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The Path Toward a Revamped Clean Water Rule Still Unclear; EPA/Corps Propose Extension
The Path Toward a Revamped Clean Water Rule Still Unclear; EPA/Corps Propose Extension

The Environmental Protection Agency (EPA) and the Army Corps of Engineers (Corps) have proposed to extend the date that the 2015 Clean Water Rule will become effective to 2020, thereby allowing sufficient time for the Trump administration to replace the Rule. The proposal comes on the heels of the U.S. Supreme Court hearing arguments to determine the proper venue to hear challenges to the 2015 Clean Water Rule, which is currently stayed due to pending litigation. The EPA/Corps proposal would delay implementation of the 2015 Clean Water Rule in the event the Supreme Court lifts the stay and puts the Rule into effect. It also will allow time for the agencies to implement a two-step process to: (1) rescind the 2015 Rule and (2) replace it with a new, streamlined rule and new definition of “waters of the United States.”

The EPA/Corps’ proposal to rescind the convoluted and complex 2015 Clean Water Rule, which defines the EPA/Corps jurisdictional limits, elicited nearly 200,000 comments. Many businesses, agricultural groups and a group of Republican U.S. senators support eliminating the Rule. They view the Rule’s broad definition of “waters of the United States” as an unlawful agency power grab that intrudes on the state and local authority over water use planning and resources. These parties maintain that the Rule “is not based on the experience and expertise of the Corps of Engineers.” Farmers and agricultural groups have vehemently supported the rescission because of expected economic damage and exposure to litigation.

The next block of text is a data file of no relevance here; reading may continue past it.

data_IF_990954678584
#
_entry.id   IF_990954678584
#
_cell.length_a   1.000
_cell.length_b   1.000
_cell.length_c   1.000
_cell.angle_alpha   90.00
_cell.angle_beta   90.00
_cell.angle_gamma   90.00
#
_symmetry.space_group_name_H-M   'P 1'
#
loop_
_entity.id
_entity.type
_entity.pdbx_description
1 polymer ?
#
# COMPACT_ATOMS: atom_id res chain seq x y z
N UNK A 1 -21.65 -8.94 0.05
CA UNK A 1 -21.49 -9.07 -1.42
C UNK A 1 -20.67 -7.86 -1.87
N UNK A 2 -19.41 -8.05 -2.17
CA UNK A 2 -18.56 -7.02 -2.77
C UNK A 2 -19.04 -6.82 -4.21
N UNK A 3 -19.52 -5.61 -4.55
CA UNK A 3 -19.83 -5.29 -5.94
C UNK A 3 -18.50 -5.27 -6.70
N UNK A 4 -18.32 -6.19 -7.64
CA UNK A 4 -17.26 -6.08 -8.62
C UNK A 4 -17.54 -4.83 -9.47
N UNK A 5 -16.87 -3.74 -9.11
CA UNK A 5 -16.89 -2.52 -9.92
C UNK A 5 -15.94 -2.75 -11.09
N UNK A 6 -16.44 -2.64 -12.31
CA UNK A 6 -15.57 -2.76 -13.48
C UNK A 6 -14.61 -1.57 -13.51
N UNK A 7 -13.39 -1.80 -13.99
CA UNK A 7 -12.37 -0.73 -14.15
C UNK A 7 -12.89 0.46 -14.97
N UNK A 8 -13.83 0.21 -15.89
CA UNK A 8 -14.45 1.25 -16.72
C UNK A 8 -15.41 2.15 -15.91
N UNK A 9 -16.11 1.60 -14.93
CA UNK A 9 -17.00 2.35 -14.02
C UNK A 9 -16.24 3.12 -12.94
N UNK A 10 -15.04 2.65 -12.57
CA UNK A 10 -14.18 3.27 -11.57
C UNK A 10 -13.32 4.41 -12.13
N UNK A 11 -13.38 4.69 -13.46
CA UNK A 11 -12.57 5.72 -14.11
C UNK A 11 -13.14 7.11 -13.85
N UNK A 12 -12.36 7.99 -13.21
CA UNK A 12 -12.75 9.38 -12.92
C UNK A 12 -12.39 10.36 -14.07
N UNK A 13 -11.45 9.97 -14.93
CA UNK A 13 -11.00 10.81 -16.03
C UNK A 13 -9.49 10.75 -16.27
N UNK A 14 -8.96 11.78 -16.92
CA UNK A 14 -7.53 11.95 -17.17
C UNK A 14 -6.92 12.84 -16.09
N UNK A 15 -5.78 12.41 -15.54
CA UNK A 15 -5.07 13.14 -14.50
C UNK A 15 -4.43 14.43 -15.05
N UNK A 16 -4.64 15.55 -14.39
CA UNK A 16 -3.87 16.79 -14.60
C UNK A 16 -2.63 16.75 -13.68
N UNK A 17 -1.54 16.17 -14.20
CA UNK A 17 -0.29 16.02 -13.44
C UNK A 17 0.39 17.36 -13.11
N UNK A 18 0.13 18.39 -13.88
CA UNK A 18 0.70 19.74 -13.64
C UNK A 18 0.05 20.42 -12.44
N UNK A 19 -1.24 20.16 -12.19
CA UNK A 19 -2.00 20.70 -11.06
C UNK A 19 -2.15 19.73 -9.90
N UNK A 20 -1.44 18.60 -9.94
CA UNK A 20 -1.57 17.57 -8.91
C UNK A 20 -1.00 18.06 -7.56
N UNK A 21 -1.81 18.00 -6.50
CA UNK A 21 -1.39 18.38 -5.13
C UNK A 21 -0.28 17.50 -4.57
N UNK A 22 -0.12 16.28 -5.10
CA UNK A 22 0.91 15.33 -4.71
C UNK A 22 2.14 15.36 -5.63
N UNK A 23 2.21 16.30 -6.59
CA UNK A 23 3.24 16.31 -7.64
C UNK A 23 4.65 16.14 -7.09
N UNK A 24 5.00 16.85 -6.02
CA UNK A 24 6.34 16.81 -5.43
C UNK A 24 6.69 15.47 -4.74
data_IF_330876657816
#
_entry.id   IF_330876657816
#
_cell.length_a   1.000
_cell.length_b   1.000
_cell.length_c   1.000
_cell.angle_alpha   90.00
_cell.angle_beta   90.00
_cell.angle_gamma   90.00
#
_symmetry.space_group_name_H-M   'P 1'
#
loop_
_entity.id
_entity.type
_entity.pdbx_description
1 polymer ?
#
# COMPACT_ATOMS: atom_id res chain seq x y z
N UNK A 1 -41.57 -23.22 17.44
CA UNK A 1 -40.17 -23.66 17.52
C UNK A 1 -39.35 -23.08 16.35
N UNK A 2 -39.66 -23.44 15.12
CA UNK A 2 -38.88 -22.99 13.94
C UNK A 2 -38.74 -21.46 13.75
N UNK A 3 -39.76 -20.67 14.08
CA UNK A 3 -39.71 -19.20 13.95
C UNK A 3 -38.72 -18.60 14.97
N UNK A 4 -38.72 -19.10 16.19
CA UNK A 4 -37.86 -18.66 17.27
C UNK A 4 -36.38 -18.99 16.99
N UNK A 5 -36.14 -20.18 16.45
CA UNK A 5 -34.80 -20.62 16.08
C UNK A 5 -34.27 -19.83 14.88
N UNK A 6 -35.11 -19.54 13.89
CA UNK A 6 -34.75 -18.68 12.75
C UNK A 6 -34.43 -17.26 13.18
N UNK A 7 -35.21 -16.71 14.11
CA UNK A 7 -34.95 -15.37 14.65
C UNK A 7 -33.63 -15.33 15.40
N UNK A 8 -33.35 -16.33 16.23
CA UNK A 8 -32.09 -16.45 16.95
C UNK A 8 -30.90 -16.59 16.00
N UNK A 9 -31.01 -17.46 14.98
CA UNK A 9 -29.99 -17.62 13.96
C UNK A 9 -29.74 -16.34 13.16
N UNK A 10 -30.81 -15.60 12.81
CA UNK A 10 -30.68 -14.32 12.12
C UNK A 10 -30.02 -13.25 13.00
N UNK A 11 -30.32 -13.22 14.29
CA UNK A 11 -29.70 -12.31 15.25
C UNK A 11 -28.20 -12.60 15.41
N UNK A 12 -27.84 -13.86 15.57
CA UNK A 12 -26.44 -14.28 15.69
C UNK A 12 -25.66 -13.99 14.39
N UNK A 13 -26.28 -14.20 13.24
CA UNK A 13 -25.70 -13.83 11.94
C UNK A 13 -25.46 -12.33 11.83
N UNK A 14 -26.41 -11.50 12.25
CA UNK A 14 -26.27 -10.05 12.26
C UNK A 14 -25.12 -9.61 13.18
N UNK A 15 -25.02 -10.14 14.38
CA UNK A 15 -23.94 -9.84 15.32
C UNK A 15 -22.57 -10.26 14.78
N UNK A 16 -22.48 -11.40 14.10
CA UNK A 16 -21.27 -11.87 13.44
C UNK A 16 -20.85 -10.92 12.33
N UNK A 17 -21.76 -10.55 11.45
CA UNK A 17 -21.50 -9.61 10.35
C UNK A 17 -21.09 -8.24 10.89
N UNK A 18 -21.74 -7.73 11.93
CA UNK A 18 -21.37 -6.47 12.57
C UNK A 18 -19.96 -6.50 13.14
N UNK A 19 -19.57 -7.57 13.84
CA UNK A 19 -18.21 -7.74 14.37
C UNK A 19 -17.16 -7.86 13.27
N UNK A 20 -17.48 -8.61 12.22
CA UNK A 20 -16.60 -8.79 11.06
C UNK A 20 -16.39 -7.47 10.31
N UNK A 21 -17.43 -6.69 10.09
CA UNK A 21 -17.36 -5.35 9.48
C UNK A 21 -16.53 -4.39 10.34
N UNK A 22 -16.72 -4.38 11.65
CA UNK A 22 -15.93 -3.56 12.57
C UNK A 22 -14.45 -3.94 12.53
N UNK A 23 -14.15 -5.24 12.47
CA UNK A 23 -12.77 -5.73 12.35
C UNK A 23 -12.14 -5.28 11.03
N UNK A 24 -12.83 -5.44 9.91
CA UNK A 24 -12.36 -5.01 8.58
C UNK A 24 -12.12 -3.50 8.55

Environmental groups challenge the legality of the proposed rescission. Their comments argue that the “agencies must fully explain their rationale and justify the substance and merits” of the pre-2015 legal regime and address public comments—which the environmental groups claim the agencies have failed to do. Particularly, the groups claim that the agencies’ economic analysis justifying the repeal is flawed because it incorrectly “zeroed out” all the benefits associated with wetlands protection.

Withdrawal of the current Clean Water Rule is just the first step. The agencies intend to create a new rule that defines “waters of the United States” in a way that aligns with the standards President Trump set forth in his February 2017 executive order, and plan to move quickly to implement the new rule by the end of 2018.

Connell Foley will continue tracking the evolutions of the Clean Water Rule and the pending U.S. Supreme Court case.

  • Agnes  Antonian

    As Chair of Connell Foley LLP's Environmental Law practice group, Agnes Antonian draws on her engineering background to address a broad range of complex environmental litigation and land use matters. Her environmental litigation ...


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